Progress in monasticism moves through layers of contemplation that let go of worldly things and even what one has grasped in previous layers of contemplation until one is all eye and all beholding the Uncreated Light. The focus becomes progressively like a laser: the monk, who is all eye, has more and more a single eye.
Perhaps there are other ways; reading the Tao Te Ching—or, better, the "Nine Enneads" from Christ the Eternal Tao, may not be on par with the Fathers, but if you let them sink in for decades you may gain something. Or simply be under the fatherly guidance of a good priest who appropriately emphasizes the Jesus Prayer. But in any cae Lao Tzu complained in his day that people had fallen from an eye that is single—let alone Christ— and if we make the same claim, we have gone from out of the frying pan, not into just fire, but into thermite (which has been used to burn through the armor on tanks).
One does not jump in a single moment from dismal conditions to perfection; the standard pastoral advice is to give a little more or cut back a little further, and we will not leap all in one jump from a divided eye to one that is single. But growing towards an eye that is single is growing towards contemplation in the glory we were made for.
No man can serve two masters: for either he will hate the one, and love the other; or else he will hold to the one, and despise the other. Ye cannot serve God and mammon.
Note that Christ does not call Money a servant, but a master. He says not, "No man can have two servants," but "No man can serve two masters." If your life is ordered so that you have money and the things money can buy all lined up to serve you, it is in fact you who are serving money. And this is not just some sophisticated insight, but something very basic. St. Paul tells us that the love of money is the root of all evil, and the Philokalia describe the demon of loving money as what would today be described as a "gateway drug": once one's spirit is defeated by the love of money, one is passed along to other, worse demons. As regards money, the Sermon on the Mount is uncomfortably clear.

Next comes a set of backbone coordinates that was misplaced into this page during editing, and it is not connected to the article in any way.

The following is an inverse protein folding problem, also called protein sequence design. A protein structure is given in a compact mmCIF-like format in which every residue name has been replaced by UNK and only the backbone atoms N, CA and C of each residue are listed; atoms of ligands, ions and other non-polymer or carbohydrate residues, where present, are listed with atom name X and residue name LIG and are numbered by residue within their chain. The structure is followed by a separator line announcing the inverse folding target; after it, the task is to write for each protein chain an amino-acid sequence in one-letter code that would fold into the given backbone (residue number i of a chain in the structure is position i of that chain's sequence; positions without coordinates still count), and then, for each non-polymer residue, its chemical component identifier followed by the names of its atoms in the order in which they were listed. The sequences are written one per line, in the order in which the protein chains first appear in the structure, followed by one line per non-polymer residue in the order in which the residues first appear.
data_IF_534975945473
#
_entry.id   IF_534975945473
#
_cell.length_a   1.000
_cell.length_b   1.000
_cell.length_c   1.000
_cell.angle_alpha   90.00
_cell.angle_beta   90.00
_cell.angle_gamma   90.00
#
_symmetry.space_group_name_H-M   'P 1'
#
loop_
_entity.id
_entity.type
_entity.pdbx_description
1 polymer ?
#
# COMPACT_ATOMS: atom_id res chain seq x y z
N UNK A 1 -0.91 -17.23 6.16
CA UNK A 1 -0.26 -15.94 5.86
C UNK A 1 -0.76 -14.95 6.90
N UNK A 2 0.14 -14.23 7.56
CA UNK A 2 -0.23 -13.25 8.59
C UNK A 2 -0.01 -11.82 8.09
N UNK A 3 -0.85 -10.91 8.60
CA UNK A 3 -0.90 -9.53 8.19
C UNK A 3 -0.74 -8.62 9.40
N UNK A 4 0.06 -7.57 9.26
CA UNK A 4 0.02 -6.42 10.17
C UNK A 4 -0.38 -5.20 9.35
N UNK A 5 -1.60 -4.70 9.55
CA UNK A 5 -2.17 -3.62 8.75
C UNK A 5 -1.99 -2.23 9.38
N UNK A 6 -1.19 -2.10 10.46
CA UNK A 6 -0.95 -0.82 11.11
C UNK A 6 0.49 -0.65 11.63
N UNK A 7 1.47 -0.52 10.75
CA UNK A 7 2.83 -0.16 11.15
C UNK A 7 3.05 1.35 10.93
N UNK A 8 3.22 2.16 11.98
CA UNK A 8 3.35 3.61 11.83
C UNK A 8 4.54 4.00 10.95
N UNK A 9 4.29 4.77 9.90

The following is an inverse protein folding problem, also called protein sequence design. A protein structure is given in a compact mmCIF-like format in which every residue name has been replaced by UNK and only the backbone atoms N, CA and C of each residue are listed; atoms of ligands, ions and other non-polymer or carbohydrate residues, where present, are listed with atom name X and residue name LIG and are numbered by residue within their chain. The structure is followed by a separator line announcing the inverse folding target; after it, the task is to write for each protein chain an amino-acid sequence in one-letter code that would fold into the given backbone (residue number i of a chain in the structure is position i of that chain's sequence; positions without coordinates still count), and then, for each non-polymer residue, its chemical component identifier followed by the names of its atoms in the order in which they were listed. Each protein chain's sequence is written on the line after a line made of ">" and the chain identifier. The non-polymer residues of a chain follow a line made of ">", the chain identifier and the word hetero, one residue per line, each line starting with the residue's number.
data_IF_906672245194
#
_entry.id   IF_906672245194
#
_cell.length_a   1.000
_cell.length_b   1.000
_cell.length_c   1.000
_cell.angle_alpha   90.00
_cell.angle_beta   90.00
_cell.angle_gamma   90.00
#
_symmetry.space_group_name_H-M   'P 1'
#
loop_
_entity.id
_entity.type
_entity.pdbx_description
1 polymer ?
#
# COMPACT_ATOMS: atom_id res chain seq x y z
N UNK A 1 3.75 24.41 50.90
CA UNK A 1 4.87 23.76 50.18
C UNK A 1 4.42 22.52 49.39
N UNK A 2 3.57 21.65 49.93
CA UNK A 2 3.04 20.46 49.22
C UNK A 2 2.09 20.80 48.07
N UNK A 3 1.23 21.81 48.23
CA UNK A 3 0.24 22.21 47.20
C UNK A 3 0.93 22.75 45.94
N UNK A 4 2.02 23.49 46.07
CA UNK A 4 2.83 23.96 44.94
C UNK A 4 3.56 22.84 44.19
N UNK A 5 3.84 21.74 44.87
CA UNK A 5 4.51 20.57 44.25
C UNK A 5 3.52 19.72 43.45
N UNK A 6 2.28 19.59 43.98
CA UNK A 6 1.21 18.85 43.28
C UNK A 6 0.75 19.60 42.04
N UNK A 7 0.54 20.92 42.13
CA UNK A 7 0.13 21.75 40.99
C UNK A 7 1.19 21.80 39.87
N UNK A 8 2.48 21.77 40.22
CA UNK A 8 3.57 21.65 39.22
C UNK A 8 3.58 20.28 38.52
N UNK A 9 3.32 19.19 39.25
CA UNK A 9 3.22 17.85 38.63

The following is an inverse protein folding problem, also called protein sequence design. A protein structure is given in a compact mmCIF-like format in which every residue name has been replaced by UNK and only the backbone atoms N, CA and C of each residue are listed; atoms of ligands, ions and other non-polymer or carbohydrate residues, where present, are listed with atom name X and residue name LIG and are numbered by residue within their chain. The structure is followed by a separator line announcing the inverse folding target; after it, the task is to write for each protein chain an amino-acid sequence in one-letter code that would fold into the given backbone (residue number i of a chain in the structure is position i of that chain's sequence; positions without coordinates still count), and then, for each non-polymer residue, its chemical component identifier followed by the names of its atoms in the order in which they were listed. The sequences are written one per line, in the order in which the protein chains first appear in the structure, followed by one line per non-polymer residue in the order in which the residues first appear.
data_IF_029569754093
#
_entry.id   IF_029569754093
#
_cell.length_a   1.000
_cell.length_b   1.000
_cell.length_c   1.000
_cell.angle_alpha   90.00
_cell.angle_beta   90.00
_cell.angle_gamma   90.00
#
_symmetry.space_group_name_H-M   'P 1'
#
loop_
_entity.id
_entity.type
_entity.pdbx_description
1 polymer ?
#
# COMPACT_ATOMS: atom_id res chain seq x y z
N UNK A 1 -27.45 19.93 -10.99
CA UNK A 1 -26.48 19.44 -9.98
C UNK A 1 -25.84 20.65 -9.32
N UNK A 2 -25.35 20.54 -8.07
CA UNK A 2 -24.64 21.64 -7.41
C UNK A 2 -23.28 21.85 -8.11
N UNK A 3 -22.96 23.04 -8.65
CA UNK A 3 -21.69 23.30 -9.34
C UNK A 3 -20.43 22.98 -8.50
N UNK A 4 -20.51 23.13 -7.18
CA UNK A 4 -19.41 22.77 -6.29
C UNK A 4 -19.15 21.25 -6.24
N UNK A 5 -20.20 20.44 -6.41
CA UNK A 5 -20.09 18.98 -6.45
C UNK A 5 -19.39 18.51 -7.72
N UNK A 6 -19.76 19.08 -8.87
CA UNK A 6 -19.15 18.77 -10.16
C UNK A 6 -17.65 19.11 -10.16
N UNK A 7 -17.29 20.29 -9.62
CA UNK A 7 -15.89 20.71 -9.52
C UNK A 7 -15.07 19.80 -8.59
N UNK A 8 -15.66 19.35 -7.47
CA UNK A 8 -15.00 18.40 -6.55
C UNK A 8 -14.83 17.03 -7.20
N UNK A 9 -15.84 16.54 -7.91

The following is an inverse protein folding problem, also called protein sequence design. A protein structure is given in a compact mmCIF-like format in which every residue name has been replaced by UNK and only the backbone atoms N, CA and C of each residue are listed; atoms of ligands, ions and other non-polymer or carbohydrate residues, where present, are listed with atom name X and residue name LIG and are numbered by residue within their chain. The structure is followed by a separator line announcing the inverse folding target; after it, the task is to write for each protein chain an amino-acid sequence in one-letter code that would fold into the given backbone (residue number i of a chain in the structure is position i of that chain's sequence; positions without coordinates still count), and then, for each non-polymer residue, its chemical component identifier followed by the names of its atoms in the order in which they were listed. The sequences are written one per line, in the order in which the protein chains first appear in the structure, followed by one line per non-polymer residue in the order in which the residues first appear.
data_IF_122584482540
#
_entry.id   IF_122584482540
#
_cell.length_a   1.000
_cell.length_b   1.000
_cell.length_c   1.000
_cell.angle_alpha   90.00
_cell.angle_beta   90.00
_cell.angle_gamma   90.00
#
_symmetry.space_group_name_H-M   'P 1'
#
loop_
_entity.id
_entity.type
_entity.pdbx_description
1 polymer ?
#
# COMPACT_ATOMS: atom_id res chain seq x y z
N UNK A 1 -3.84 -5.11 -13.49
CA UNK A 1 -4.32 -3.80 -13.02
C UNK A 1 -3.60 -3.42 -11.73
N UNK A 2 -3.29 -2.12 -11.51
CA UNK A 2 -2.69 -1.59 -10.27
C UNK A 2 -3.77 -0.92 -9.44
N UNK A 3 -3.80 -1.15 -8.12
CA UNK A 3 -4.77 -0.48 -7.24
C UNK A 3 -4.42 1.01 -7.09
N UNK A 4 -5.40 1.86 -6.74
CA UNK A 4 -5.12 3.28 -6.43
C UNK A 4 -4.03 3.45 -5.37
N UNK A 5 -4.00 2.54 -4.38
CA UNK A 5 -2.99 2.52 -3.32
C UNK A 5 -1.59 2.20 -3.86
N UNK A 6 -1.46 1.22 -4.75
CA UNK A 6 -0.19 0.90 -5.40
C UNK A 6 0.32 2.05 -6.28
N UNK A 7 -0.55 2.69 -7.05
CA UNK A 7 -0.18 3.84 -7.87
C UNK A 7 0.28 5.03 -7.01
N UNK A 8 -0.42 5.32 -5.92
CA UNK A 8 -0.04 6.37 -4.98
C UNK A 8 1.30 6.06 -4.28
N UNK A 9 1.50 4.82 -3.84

Therefore I say unto you, Take no thought for your life, what ye shall eat, or what ye shall drink; nor yet for your body, what ye shall put on. Is not the life more than meat, and the body than raiment? Behold the fowls of the air: for they sow not, neither do they reap, nor gather into barns; yet your heavenly Father feedeth them. Are ye not much better than they? Which of you by taking thought can add one cubit unto his stature? And why take ye thought for raiment? Consider the lilies of the field, how they grow; they toil not, neither do they spin: And yet I say unto you, That even Solomon in all his glory was not arrayed like one of these. Wherefore, if God so clothe the grass of the field, which to day is, and to morrow is cast into the oven, shall he not much more clothe you, O ye of little faith? Therefore take no thought, saying, What shall we eat? or, What shall we drink? or, Wherewithal shall we be clothed? (For after all these things do the Gentiles seek:) for your heavenly Father knoweth that ye have need of all these things. But seek ye first the kingdom of God, and his righteousness; and all these things shall be added unto you. Take therefore no thought for the morrow: for the morrow shall take thought for the things of itself. Sufficient unto the day is the evil thereof.